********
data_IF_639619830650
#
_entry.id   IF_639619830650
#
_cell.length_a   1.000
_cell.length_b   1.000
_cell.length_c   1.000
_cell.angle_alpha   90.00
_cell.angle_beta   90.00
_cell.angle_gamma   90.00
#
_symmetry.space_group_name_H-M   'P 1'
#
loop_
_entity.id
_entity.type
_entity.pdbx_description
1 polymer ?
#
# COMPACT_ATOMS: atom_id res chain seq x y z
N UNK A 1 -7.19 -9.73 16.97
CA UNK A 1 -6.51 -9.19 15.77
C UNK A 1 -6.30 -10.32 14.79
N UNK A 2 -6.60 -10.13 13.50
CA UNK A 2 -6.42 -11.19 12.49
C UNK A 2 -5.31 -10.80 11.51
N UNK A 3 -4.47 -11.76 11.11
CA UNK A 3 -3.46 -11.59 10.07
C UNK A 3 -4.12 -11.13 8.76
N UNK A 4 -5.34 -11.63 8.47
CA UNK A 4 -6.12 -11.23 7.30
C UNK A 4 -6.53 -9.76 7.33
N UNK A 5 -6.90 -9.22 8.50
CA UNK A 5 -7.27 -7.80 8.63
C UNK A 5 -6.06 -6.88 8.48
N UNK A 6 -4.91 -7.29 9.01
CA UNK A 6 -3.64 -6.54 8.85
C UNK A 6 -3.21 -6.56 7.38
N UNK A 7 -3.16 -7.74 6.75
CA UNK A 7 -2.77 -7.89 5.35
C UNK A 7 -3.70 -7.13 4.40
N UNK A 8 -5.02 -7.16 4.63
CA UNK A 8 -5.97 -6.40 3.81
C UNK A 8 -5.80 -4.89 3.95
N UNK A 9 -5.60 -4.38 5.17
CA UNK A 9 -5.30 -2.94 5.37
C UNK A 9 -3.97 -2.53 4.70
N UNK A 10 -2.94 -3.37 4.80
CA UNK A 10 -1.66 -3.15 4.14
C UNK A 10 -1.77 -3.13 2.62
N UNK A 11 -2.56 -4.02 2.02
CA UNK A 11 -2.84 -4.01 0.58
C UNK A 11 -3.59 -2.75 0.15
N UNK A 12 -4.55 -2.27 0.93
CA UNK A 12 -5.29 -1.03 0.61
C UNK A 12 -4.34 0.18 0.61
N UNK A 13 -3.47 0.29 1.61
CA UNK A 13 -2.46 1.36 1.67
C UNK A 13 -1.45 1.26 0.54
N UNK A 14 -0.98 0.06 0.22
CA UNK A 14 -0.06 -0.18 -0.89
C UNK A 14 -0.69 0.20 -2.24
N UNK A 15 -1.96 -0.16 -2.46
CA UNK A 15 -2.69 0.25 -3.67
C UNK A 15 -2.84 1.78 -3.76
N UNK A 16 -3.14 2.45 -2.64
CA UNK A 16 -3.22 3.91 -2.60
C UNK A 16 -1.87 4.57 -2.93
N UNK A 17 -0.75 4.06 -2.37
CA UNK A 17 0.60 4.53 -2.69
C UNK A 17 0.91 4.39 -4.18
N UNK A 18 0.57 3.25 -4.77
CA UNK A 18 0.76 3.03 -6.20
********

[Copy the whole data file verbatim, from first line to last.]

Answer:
data_IF_639619830650
#
_entry.id   IF_639619830650
#
_cell.length_a   1.000
_cell.length_b   1.000
_cell.length_c   1.000
_cell.angle_alpha   90.00
_cell.angle_beta   90.00
_cell.angle_gamma   90.00
#
_symmetry.space_group_name_H-M   'P 1'
#
loop_
_entity.id
_entity.type
_entity.pdbx_description
1 polymer ?
#
# COMPACT_ATOMS: atom_id res chain seq x y z
N UNK A 1 -7.19 -9.73 16.97
CA UNK A 1 -6.51 -9.19 15.77
C UNK A 1 -6.30 -10.32 14.79
N UNK A 2 -6.60 -10.13 13.50
CA UNK A 2 -6.42 -11.19 12.49
C UNK A 2 -5.31 -10.80 11.51
N UNK A 3 -4.47 -11.76 11.11
CA UNK A 3 -3.46 -11.59 10.07
C UNK A 3 -4.12 -11.13 8.76
N UNK A 4 -5.34 -11.63 8.47
CA UNK A 4 -6.12 -11.23 7.30
C UNK A 4 -6.53 -9.76 7.33
N UNK A 5 -6.90 -9.22 8.50
CA UNK A 5 -7.27 -7.80 8.63
C UNK A 5 -6.06 -6.88 8.48
N UNK A 6 -4.91 -7.29 9.01
CA UNK A 6 -3.64 -6.54 8.85
C UNK A 6 -3.21 -6.56 7.38
N UNK A 7 -3.16 -7.74 6.75
CA UNK A 7 -2.77 -7.89 5.35
C UNK A 7 -3.70 -7.13 4.40
N UNK A 8 -5.02 -7.16 4.63
CA UNK A 8 -5.97 -6.40 3.81
C UNK A 8 -5.80 -4.89 3.95
N UNK A 9 -5.60 -4.38 5.17
CA UNK A 9 -5.30 -2.94 5.37
C UNK A 9 -3.97 -2.53 4.70
N UNK A 10 -2.94 -3.37 4.80
CA UNK A 10 -1.66 -3.15 4.14
C UNK A 10 -1.77 -3.13 2.62
N UNK A 11 -2.56 -4.02 2.02
CA UNK A 11 -2.84 -4.01 0.58
C UNK A 11 -3.59 -2.75 0.15
N UNK A 12 -4.55 -2.27 0.93
CA UNK A 12 -5.29 -1.03 0.61
C UNK A 12 -4.34 0.18 0.61
N UNK A 13 -3.47 0.29 1.61
CA UNK A 13 -2.46 1.36 1.67
C UNK A 13 -1.45 1.26 0.54
N UNK A 14 -0.98 0.06 0.22
CA UNK A 14 -0.06 -0.18 -0.89
C UNK A 14 -0.69 0.20 -2.24
N UNK A 15 -1.96 -0.16 -2.46
CA UNK A 15 -2.69 0.25 -3.67
C UNK A 15 -2.84 1.78 -3.76
N UNK A 16 -3.14 2.45 -2.64
CA UNK A 16 -3.22 3.91 -2.60
C UNK A 16 -1.87 4.57 -2.93
N UNK A 17 -0.75 4.06 -2.37
CA UNK A 17 0.60 4.53 -2.69
C UNK A 17 0.91 4.39 -4.18
N UNK A 18 0.57 3.25 -4.77
CA UNK A 18 0.76 3.03 -6.20